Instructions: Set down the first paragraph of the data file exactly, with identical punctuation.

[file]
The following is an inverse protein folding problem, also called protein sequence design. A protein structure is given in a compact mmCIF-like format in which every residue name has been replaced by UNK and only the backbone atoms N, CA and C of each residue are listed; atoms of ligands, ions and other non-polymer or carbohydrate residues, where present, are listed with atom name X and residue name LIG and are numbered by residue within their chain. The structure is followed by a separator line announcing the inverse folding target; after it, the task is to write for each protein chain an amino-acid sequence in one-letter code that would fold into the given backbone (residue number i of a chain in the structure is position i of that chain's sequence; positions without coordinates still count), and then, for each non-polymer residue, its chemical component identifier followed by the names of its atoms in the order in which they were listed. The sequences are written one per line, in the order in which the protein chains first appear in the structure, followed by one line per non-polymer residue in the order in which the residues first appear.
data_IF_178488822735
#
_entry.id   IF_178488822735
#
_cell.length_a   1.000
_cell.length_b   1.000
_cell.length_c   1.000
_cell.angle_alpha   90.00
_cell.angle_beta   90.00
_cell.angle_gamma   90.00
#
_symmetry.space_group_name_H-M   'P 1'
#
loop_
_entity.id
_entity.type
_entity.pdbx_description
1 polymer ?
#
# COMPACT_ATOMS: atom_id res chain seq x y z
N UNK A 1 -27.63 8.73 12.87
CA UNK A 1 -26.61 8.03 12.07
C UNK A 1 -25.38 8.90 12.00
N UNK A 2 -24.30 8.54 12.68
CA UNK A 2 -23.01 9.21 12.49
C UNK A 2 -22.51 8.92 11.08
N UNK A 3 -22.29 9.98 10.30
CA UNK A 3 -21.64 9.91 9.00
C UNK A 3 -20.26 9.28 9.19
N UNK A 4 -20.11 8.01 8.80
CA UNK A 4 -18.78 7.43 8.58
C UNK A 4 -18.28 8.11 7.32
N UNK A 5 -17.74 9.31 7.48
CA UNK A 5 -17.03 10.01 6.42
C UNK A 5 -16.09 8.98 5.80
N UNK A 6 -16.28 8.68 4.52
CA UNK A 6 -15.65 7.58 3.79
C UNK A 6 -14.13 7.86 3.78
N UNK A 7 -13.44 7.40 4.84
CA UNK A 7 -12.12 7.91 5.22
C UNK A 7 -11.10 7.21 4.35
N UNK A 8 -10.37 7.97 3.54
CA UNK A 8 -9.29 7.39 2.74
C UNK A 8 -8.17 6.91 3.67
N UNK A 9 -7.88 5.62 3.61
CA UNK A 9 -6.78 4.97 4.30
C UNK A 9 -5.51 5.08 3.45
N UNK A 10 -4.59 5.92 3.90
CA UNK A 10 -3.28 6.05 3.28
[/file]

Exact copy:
The following is an inverse protein folding problem, also called protein sequence design. A protein structure is given in a compact mmCIF-like format in which every residue name has been replaced by UNK and only the backbone atoms N, CA and C of each residue are listed; atoms of ligands, ions and other non-polymer or carbohydrate residues, where present, are listed with atom name X and residue name LIG and are numbered by residue within their chain. The structure is followed by a separator line announcing the inverse folding target; after it, the task is to write for each protein chain an amino-acid sequence in one-letter code that would fold into the given backbone (residue number i of a chain in the structure is position i of that chain's sequence; positions without coordinates still count), and then, for each non-polymer residue, its chemical component identifier followed by the names of its atoms in the order in which they were listed. The sequences are written one per line, in the order in which the protein chains first appear in the structure, followed by one line per non-polymer residue in the order in which the residues first appear.